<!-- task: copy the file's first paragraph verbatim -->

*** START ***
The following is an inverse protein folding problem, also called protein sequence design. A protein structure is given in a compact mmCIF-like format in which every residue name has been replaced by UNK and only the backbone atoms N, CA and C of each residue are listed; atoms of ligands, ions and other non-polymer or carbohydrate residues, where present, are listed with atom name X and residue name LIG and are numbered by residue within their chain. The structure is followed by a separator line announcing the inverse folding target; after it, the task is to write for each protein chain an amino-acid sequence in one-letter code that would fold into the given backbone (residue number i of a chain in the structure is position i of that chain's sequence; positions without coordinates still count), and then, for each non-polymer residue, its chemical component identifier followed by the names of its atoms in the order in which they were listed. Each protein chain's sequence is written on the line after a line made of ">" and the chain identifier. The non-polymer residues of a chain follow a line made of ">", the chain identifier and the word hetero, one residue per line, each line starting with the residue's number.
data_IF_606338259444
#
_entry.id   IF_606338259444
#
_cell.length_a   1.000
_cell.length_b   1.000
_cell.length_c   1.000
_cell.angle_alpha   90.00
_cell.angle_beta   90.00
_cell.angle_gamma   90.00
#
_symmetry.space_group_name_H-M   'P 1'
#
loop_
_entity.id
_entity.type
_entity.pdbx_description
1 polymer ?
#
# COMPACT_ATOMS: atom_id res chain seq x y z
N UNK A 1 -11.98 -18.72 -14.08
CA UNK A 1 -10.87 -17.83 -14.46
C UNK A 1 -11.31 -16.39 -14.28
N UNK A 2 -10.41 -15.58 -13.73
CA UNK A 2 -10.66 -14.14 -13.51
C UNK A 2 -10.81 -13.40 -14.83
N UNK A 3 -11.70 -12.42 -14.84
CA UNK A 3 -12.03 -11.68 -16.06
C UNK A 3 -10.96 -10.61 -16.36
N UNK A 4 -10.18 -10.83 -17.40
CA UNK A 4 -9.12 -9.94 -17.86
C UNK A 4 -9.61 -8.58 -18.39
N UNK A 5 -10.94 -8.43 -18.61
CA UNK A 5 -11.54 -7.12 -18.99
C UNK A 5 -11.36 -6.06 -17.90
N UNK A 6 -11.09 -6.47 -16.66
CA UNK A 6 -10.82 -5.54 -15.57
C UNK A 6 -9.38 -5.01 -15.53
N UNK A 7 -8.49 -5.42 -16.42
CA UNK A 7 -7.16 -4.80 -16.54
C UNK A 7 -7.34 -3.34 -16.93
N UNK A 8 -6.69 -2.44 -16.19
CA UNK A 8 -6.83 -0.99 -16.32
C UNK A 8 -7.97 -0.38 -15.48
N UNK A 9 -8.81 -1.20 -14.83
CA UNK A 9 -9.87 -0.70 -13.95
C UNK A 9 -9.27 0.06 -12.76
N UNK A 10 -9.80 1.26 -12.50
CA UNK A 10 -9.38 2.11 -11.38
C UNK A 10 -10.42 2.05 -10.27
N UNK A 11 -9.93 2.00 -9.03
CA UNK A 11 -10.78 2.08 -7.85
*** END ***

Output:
The following is an inverse protein folding problem, also called protein sequence design. A protein structure is given in a compact mmCIF-like format in which every residue name has been replaced by UNK and only the backbone atoms N, CA and C of each residue are listed; atoms of ligands, ions and other non-polymer or carbohydrate residues, where present, are listed with atom name X and residue name LIG and are numbered by residue within their chain. The structure is followed by a separator line announcing the inverse folding target; after it, the task is to write for each protein chain an amino-acid sequence in one-letter code that would fold into the given backbone (residue number i of a chain in the structure is position i of that chain's sequence; positions without coordinates still count), and then, for each non-polymer residue, its chemical component identifier followed by the names of its atoms in the order in which they were listed. Each protein chain's sequence is written on the line after a line made of ">" and the chain identifier. The non-polymer residues of a chain follow a line made of ">", the chain identifier and the word hetero, one residue per line, each line starting with the residue's number.